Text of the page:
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#345: How Much Do Consultants Need to Compete?

Posted By Mark Haas CMC, FIMC, Friday, July 09, 2010
There are thousands of consultants and business advisors against whom I compete, each with a different focus and competitive advantage. How am I supposed to compete against them all?

This is a great question that reminds me of the joke of "How fast do you need to run to escape from a bear?" The answer: "Just a little bit faster than your friend." You don't have to be the best in all markets, capabilities, technologies, etc. to be effective. You just need to be better (i.e., more valuable to a prospective client) than the alternative. Look at any athlete, actor, surgeon, chef or painter. They are judged - by the person evaluating or receiving the service - as having the right skills, applied in the right way, at the right time. A universal evaluation standard does not exist.

Rethink your strategy. Instead of starting with your abilities and figuring out how to enhance them to beat others, look at a prospect and figure out how to provide greater value than they are currently receiving. The recipients of your service are totally disinterested in your skills except to the extent that their condition is better in the future than it is now.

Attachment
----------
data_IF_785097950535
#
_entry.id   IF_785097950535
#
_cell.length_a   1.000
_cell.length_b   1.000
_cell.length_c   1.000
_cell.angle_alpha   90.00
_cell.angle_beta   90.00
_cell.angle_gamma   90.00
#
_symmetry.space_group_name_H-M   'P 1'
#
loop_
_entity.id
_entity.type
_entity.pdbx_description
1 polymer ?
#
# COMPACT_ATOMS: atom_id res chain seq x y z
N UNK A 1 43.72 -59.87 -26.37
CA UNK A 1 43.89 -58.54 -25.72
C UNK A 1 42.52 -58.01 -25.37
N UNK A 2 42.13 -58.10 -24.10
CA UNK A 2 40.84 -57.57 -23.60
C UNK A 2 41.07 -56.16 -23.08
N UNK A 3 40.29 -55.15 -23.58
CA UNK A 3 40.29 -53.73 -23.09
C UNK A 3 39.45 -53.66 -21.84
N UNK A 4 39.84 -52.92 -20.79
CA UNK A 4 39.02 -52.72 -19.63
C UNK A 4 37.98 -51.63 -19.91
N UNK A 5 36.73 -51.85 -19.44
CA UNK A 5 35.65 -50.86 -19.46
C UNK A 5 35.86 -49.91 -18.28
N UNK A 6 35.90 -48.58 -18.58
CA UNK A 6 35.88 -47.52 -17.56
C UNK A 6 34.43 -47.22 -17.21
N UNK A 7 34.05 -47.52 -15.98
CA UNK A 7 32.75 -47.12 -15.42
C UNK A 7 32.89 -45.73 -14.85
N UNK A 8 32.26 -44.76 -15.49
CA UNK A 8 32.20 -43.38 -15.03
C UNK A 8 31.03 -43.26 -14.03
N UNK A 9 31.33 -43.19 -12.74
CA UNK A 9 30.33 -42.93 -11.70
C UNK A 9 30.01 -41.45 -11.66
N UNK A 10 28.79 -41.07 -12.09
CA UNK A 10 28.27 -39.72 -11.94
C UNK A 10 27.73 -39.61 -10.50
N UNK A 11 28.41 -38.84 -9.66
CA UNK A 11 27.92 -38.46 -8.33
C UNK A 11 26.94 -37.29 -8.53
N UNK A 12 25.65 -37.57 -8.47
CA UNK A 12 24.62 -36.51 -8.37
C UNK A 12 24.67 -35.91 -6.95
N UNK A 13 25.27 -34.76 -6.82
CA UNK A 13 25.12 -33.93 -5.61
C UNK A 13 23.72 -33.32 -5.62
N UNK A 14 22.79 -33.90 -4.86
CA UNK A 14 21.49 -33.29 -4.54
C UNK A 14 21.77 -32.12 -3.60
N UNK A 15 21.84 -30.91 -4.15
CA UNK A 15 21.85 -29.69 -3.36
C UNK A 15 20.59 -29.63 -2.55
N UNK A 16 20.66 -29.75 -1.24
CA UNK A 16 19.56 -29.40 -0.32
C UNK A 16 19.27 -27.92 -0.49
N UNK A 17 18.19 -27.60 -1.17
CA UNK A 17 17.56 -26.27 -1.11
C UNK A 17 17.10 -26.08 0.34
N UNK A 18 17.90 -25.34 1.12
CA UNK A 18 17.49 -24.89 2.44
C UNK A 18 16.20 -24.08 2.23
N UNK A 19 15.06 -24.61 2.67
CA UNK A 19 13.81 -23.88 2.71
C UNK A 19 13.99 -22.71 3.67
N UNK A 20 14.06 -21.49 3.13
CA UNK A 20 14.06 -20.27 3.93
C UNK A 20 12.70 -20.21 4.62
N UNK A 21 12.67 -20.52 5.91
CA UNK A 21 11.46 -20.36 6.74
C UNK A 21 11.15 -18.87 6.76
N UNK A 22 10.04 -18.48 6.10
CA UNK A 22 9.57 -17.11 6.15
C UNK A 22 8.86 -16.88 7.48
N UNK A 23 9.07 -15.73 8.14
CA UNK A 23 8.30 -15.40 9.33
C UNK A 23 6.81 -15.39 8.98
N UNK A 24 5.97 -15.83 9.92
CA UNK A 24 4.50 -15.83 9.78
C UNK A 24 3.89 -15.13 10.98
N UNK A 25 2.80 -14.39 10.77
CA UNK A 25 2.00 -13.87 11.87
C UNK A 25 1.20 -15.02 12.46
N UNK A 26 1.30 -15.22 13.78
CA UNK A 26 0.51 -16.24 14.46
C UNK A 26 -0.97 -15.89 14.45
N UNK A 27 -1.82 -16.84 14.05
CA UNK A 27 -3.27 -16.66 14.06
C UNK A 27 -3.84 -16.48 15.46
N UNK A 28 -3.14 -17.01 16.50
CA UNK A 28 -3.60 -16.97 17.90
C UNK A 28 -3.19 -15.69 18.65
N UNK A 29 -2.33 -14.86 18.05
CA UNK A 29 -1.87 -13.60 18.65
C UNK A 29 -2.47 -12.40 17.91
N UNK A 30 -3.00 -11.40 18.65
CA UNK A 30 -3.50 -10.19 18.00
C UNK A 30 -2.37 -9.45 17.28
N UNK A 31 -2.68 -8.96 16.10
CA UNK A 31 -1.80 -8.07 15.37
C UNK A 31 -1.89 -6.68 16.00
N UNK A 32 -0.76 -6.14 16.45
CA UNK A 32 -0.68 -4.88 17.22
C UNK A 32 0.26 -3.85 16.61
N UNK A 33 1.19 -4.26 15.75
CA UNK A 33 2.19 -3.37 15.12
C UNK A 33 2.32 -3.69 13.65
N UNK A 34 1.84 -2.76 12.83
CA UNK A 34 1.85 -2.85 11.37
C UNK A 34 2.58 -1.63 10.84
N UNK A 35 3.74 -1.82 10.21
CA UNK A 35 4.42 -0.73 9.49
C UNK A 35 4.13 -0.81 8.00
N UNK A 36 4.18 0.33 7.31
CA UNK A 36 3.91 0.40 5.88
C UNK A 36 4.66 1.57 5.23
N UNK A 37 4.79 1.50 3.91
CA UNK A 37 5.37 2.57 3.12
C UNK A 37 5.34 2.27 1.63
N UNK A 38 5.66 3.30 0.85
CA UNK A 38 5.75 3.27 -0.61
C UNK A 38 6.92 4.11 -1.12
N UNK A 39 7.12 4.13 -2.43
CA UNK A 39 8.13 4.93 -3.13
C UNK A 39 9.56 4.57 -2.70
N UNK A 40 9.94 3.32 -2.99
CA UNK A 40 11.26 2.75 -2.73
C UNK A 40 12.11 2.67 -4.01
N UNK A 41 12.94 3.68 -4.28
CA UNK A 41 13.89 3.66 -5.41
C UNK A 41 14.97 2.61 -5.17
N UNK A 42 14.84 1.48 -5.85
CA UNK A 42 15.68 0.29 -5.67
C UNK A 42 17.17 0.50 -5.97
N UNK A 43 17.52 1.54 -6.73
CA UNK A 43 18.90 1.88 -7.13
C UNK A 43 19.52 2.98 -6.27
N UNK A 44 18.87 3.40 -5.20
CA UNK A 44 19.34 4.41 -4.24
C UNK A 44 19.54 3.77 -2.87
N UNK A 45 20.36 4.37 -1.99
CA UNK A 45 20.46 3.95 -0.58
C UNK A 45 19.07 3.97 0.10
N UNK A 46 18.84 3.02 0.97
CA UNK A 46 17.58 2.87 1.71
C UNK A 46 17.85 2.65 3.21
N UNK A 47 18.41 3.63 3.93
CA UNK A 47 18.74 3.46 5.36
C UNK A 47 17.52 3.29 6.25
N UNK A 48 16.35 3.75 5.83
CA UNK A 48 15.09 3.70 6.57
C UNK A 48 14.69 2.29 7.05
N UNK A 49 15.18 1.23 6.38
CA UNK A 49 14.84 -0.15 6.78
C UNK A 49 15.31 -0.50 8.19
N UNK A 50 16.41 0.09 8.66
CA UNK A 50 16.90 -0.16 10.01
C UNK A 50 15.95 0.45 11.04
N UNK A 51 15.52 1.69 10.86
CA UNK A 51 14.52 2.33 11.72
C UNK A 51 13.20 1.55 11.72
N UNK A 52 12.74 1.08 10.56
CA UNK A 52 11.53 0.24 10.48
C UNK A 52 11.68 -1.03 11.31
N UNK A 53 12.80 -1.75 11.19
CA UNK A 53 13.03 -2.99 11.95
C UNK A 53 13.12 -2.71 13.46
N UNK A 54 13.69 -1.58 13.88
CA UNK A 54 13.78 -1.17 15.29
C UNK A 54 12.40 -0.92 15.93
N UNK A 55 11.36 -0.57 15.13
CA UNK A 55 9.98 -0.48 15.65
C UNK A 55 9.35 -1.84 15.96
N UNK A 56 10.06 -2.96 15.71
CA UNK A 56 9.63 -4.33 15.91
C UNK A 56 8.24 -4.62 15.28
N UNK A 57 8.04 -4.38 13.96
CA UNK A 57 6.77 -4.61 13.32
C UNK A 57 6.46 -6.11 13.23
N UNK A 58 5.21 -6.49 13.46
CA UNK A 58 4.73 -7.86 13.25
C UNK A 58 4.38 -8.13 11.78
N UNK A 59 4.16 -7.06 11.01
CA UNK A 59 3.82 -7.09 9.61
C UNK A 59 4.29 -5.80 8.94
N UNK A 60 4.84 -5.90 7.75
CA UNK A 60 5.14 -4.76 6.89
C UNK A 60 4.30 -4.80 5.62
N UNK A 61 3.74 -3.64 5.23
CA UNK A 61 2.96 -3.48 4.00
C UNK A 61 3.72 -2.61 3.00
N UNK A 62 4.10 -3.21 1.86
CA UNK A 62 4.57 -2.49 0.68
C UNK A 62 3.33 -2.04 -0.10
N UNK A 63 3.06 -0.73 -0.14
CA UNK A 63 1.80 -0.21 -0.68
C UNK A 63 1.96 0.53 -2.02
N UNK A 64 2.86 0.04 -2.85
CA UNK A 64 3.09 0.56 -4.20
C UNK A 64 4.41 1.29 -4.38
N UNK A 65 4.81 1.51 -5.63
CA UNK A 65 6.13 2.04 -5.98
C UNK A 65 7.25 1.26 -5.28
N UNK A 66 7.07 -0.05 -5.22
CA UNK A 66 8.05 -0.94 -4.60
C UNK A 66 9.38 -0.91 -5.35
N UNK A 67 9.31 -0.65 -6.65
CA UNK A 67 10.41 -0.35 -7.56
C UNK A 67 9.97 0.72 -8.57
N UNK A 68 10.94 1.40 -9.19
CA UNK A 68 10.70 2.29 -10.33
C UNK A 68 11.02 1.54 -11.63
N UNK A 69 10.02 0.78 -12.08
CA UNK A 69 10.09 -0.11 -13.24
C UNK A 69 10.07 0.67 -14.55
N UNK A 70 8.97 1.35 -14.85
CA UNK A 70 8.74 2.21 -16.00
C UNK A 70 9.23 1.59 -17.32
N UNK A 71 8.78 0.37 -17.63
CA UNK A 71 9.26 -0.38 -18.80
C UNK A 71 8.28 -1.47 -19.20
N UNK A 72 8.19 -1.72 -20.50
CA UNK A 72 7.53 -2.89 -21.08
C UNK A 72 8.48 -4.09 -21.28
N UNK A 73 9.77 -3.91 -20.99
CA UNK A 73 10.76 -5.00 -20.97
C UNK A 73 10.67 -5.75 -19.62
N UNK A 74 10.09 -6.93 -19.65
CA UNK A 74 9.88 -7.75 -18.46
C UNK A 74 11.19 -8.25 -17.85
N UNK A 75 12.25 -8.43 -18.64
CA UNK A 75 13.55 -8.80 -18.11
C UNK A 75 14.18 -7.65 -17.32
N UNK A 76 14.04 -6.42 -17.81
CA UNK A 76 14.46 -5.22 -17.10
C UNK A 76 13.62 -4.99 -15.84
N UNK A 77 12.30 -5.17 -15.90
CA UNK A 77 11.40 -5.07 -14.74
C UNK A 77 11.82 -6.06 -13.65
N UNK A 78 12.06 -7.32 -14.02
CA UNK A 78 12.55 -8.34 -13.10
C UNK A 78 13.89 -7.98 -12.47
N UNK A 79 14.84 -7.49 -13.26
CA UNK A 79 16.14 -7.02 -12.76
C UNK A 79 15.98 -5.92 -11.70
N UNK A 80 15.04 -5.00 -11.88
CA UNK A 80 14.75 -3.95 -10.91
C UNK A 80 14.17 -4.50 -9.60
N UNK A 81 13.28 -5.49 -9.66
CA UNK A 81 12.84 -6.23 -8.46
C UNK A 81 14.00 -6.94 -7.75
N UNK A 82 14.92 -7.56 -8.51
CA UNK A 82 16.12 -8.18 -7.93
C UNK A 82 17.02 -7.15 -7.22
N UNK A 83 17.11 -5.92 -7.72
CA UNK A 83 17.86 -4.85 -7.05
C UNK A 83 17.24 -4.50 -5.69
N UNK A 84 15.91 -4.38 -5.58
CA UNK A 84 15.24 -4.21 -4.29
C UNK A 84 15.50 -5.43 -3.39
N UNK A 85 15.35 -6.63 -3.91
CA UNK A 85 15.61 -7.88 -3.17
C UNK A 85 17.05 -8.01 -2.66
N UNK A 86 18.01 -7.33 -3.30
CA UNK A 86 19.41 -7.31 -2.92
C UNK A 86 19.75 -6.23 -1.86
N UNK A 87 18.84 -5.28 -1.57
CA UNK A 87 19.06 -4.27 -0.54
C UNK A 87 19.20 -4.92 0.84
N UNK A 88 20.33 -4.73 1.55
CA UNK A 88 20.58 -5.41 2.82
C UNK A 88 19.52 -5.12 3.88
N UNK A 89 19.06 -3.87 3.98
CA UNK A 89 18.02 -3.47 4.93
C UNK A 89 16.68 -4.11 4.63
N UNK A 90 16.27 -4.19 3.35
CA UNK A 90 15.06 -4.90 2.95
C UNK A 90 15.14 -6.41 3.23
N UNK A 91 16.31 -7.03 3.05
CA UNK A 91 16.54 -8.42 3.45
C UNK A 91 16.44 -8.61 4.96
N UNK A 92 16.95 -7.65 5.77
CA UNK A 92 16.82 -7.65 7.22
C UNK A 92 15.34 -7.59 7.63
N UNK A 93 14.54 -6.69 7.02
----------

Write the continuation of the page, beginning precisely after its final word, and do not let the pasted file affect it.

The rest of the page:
Tip: Compete against the service received by your prospective clients instead of service providers like yourself. Focus on the nexus of service between you and the client and not on either one by themselves.

© 2010 Institute of Management Consultants USA

Tags:  client development  consulting colleagues  customer understanding  marketing  prospect  sales  your consulting practice 

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Michael E. Cohen CMC MBA says...
Posted Tuesday, July 13, 2010
I don't see a big difference between the two types of competition. Ultimately, if you are competing against the services currently being received by the client, you are competing agaist other providers. This includes the provider(s) currently providing the services to the client, and other providers like yourself seeking to replace the incumbent(s).

You can compete with other providers (the incumbent(s) and others like you) in a numbwer of ways: (1) on the differences in the services and products; (2) on the differences in benefits to the client; (3) on the differences in your technical approaches; (4) on the differences in your staff and firm expereienmce and capabilties. and (5) on cost differences.

Very often the clinet has defined the services, products and benefits it wants. Therefore, the choice for the client centers on which firm it has the most confidence in to provide the services and achieve the benefits. This confidence can be determined by the client's assessment of items 3, 4 and 5 above. As such the client will be assessing your skills, its risk in selecting you, and costs to achieve is goals. Clients and projects can be cost elastic or inelastic.

Therefore, I see no difference in the two differentation ffactors that you have set forth. This applies to work in all client sectors- public, private or institutional. (Sorry for any typos)
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